Wisdom is needed, therefore, on our journey to wellness. We need to be wise as we approach our health. There may be seasons in our life when animal-based protein is preferred by the body rather than plant-based diet or vice versa. We may operate better and feel better on a specific type of protein. In a study published by Cell Metabolism, researchers recommended that aging adults should make adjustments to their protein intake. When the researchers, Levin et al, examined the link between animal protein and the risk of dying, they discovered that “respondents aged 50–65 reporting high protein intake had a 75% increase in overall mortality and a 4-fold increase in cancer death risk during the following 18 years.“ The animal protein study also showed that after 18 years cancer death risk quadrupled. But when a plant-based diet was consumed, these associations were diminished or decreased dramatically. However, after age 65, the overall mortality and cancer rate went back up. The older participants functioned better on a high protein diet.

Health practitioners, such as Dr. Peter D’Adamo, the author of The Blood Type Diet, believes that this need is determined by our genetics. He believes we should eat according to our blood type. People with Type O blood should eat a diet high in protein—lean meat, poultry, and fish. People with Type A blood should eat a vegetarian diet. People with Type B blood should eat certain meats only and one of those would not be chicken. People with Type AB blood should eat primarily tofu, seafood and diary as protein sources. Some people swear by this diet, saying it has made a difference in their lives.

Others call it disastrous. One lady on a blog post said, “I have tried to follow the type A blood diet as an experiment and had disastrous results. I am allergic to most grains, soy, and peanuts yet D’adamo suggests that all Blood Type A’s are best as vegetarian.”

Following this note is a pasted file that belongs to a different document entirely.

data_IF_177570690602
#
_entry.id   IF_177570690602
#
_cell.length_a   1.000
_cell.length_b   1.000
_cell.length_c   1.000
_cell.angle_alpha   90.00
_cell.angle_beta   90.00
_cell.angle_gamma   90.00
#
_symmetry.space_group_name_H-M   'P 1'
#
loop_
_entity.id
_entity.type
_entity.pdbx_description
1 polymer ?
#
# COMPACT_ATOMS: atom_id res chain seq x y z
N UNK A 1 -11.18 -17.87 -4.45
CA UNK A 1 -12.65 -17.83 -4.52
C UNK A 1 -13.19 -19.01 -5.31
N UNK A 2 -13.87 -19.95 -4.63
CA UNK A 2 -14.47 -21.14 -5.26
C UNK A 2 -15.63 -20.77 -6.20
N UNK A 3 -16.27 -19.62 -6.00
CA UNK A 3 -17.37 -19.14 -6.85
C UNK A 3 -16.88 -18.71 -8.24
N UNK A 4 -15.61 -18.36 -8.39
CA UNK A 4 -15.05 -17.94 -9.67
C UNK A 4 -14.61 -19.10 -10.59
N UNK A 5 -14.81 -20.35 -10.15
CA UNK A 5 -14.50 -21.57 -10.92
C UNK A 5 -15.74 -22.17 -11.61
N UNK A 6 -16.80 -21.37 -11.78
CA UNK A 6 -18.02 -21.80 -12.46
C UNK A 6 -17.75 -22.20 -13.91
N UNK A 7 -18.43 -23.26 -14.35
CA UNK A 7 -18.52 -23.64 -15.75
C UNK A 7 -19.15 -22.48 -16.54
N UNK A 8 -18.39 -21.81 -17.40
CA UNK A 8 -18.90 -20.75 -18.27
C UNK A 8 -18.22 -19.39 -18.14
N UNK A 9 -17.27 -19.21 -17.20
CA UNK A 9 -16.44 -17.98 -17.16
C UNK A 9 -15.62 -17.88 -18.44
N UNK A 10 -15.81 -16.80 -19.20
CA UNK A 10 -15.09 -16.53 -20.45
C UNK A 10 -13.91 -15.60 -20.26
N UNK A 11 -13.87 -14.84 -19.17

Whether you believe in eating meat or vegetables will certainly not matter if you were an Inuit. The Inuit people’s diet is high in protein and fat. Sea animals, such as seal, walrus and whale meat, are the main components of their diet. Because they live in the Arctic, their fruit and vegetable intake is low. Yet, they tend not to suffer from heart diseases common with a high fat diet. Perhaps, because these sources of protein are high in omega 3 and 6 oils and vitamins E, A, D and selenium could be the reason. Their meat is also fresh when eaten. This high fat diet is needed for warmth.

Yes, the type of meat does affect our body functionally and aesthetically. Vegetables and fruits, undoubtedly impact our health greatly.  Our bodies need vitamins, which are mainly derived from vegetables and fruits though some, antioxidants in particular, can be attained from some fishes.

The bottom line is we each need to pay attention to how our body works. Obviously, Reverend Franklin Graham, who is now 64 years old, is paying attention to his body and so has made some dietary changes. I believe God gives us certain guidelines to help us. To learn more about these guidelines order your copy of The Ten Guiding Lights to Health and Wholeness.

 

References:

https://www.juliedaniluk.com/health-tips/does-the-eat-right-for-your-blood-type-diet-really-work.html

http://www.webmd.com/diet/a-z/blood-type-diet

https://en.wikipedia.org/wiki/Inuit_diet